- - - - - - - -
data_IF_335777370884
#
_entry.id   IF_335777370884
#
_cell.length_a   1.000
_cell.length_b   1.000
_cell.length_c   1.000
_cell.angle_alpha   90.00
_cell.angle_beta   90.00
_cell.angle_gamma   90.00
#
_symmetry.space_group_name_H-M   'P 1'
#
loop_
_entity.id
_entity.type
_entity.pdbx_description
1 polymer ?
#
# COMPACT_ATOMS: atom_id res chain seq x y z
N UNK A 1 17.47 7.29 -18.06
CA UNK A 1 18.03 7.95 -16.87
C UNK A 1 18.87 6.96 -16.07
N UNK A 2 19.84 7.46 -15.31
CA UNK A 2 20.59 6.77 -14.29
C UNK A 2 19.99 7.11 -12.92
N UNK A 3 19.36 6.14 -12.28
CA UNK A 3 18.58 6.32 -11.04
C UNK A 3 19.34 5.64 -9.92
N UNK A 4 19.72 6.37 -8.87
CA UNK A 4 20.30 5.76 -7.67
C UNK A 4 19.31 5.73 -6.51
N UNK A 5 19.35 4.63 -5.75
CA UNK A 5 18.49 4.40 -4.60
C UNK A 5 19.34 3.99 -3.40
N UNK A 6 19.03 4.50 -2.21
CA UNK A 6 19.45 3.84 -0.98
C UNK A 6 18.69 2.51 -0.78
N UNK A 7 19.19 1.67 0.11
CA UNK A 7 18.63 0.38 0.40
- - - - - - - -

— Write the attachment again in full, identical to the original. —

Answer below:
data_IF_335777370884
#
_entry.id   IF_335777370884
#
_cell.length_a   1.000
_cell.length_b   1.000
_cell.length_c   1.000
_cell.angle_alpha   90.00
_cell.angle_beta   90.00
_cell.angle_gamma   90.00
#
_symmetry.space_group_name_H-M   'P 1'
#
loop_
_entity.id
_entity.type
_entity.pdbx_description
1 polymer ?
#
# COMPACT_ATOMS: atom_id res chain seq x y z
N UNK A 1 17.47 7.29 -18.06
CA UNK A 1 18.03 7.95 -16.87
C UNK A 1 18.87 6.96 -16.07
N UNK A 2 19.84 7.46 -15.31
CA UNK A 2 20.59 6.77 -14.29
C UNK A 2 19.99 7.11 -12.92
N UNK A 3 19.36 6.14 -12.28
CA UNK A 3 18.58 6.32 -11.04
C UNK A 3 19.34 5.64 -9.92
N UNK A 4 19.72 6.37 -8.87
CA UNK A 4 20.30 5.76 -7.67
C UNK A 4 19.31 5.73 -6.51
N UNK A 5 19.35 4.63 -5.75
CA UNK A 5 18.49 4.40 -4.60
C UNK A 5 19.34 3.99 -3.40
N UNK A 6 19.03 4.50 -2.21
CA UNK A 6 19.45 3.84 -0.98
C UNK A 6 18.69 2.51 -0.78
N UNK A 7 19.19 1.67 0.11
CA UNK A 7 18.63 0.38 0.40